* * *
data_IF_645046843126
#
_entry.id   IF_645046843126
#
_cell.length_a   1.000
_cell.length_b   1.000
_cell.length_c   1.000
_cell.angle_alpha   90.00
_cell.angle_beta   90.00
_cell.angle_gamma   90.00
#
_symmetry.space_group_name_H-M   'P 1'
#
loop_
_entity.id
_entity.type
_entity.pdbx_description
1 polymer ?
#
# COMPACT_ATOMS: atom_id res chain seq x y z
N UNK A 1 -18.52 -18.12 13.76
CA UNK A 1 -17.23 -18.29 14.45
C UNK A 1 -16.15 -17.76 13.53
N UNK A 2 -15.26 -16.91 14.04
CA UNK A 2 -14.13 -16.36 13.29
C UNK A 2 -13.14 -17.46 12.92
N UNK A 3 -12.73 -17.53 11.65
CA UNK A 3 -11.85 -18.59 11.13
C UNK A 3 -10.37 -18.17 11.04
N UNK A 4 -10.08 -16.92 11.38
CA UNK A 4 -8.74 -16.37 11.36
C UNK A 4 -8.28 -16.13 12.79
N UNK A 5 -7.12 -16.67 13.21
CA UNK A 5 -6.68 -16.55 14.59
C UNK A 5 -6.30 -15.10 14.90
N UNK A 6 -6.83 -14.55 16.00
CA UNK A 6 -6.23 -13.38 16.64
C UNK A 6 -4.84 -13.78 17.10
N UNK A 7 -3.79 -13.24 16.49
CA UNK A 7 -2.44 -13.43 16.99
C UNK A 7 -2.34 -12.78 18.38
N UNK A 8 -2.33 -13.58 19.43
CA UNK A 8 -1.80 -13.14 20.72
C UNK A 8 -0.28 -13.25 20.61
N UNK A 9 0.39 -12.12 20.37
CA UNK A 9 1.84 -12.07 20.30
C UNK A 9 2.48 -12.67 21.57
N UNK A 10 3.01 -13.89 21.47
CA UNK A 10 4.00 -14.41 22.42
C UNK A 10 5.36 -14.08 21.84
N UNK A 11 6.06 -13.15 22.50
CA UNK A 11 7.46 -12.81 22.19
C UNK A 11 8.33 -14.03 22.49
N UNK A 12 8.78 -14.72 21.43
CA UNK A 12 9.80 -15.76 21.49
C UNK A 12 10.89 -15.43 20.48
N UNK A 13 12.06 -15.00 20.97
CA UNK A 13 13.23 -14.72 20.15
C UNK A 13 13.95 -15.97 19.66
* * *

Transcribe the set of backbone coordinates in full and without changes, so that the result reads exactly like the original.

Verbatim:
data_IF_645046843126
#
_entry.id   IF_645046843126
#
_cell.length_a   1.000
_cell.length_b   1.000
_cell.length_c   1.000
_cell.angle_alpha   90.00
_cell.angle_beta   90.00
_cell.angle_gamma   90.00
#
_symmetry.space_group_name_H-M   'P 1'
#
loop_
_entity.id
_entity.type
_entity.pdbx_description
1 polymer ?
#
# COMPACT_ATOMS: atom_id res chain seq x y z
N UNK A 1 -18.52 -18.12 13.76
CA UNK A 1 -17.23 -18.29 14.45
C UNK A 1 -16.15 -17.76 13.53
N UNK A 2 -15.26 -16.91 14.04
CA UNK A 2 -14.13 -16.36 13.29
C UNK A 2 -13.14 -17.46 12.92
N UNK A 3 -12.73 -17.53 11.65
CA UNK A 3 -11.85 -18.59 11.13
C UNK A 3 -10.37 -18.17 11.04
N UNK A 4 -10.08 -16.92 11.38
CA UNK A 4 -8.74 -16.37 11.36
C UNK A 4 -8.28 -16.13 12.79
N UNK A 5 -7.12 -16.67 13.21
CA UNK A 5 -6.68 -16.55 14.59
C UNK A 5 -6.30 -15.10 14.90
N UNK A 6 -6.83 -14.55 16.00
CA UNK A 6 -6.23 -13.38 16.64
C UNK A 6 -4.84 -13.78 17.10
N UNK A 7 -3.79 -13.24 16.49
CA UNK A 7 -2.44 -13.43 16.99
C UNK A 7 -2.34 -12.78 18.38
N UNK A 8 -2.33 -13.58 19.43
CA UNK A 8 -1.80 -13.14 20.72
C UNK A 8 -0.28 -13.25 20.61
N UNK A 9 0.39 -12.12 20.37
CA UNK A 9 1.84 -12.07 20.30
C UNK A 9 2.48 -12.67 21.57
N UNK A 10 3.01 -13.89 21.47
CA UNK A 10 4.00 -14.41 22.42
C UNK A 10 5.36 -14.08 21.84
N UNK A 11 6.06 -13.15 22.50
CA UNK A 11 7.46 -12.81 22.19
C UNK A 11 8.33 -14.03 22.49
N UNK A 12 8.78 -14.72 21.43
CA UNK A 12 9.80 -15.76 21.49
C UNK A 12 10.89 -15.43 20.48
N UNK A 13 12.06 -15.00 20.97
CA UNK A 13 13.23 -14.72 20.15
C UNK A 13 13.95 -15.97 19.66